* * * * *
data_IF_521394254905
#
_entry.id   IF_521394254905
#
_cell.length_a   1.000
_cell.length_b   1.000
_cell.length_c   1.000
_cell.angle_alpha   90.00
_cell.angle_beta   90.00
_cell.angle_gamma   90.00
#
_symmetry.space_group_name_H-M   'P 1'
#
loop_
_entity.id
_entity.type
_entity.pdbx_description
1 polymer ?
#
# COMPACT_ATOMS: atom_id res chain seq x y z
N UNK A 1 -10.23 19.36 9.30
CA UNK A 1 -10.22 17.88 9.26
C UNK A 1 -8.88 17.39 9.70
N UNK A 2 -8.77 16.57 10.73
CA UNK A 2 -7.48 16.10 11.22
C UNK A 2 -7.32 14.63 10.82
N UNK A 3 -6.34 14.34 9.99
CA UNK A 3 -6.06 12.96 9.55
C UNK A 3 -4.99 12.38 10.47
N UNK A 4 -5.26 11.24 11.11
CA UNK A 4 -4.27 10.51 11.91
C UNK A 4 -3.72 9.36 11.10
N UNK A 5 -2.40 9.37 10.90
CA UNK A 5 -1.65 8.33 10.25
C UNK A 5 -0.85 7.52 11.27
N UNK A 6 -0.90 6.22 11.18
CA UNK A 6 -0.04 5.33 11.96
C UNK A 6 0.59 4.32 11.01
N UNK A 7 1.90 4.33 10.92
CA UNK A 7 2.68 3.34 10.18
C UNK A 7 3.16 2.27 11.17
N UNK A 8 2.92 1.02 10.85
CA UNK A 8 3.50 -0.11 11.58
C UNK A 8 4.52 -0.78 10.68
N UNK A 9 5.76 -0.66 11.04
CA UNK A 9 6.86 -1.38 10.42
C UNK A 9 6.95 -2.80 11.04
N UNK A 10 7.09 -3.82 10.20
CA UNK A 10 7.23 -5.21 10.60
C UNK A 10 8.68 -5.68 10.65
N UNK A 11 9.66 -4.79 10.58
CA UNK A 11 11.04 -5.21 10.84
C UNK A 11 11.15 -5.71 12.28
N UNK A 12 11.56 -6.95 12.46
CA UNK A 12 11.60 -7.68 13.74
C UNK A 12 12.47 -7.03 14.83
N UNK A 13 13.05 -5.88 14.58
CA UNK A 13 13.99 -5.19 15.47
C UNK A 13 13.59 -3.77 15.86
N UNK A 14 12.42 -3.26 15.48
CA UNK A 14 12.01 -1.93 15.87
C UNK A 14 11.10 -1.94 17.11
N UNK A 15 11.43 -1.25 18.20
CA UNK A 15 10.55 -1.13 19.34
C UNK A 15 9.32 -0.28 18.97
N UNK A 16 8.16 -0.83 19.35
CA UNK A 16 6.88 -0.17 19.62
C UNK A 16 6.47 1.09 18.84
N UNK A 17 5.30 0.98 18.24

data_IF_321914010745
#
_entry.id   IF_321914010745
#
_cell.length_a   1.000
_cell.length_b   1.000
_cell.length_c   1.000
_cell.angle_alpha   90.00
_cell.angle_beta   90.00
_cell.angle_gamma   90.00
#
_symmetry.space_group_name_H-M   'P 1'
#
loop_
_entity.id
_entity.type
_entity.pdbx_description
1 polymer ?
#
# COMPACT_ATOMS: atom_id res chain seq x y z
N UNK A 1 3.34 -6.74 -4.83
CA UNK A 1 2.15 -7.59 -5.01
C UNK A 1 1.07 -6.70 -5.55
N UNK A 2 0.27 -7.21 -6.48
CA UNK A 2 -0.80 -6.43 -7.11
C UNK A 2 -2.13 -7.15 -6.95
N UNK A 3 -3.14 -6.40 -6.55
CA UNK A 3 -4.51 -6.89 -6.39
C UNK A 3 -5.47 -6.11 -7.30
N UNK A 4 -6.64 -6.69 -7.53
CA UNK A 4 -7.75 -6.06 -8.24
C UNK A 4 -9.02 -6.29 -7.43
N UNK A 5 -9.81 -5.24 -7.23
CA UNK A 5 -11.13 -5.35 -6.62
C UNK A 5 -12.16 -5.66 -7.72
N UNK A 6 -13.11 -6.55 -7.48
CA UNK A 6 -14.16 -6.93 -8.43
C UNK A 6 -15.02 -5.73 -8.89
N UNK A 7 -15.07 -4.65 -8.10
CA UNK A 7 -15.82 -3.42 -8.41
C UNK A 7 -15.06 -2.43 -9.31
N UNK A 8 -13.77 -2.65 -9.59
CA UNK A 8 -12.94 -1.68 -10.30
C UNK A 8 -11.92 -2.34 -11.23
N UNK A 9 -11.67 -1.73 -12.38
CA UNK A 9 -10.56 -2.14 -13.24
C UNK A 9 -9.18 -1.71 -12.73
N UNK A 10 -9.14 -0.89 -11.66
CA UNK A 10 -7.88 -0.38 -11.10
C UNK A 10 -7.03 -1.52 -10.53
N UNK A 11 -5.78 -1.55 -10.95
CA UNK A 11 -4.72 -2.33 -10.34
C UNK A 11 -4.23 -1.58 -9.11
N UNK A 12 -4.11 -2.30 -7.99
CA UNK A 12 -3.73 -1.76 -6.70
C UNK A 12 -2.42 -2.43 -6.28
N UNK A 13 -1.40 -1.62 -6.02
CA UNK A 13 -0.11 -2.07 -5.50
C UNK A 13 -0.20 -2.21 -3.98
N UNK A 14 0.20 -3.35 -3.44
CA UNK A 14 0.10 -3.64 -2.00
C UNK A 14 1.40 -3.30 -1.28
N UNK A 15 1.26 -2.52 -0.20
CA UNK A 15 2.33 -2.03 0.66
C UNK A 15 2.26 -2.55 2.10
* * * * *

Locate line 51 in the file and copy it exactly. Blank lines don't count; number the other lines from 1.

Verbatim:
N UNK A 11 9.66 -4.79 10.58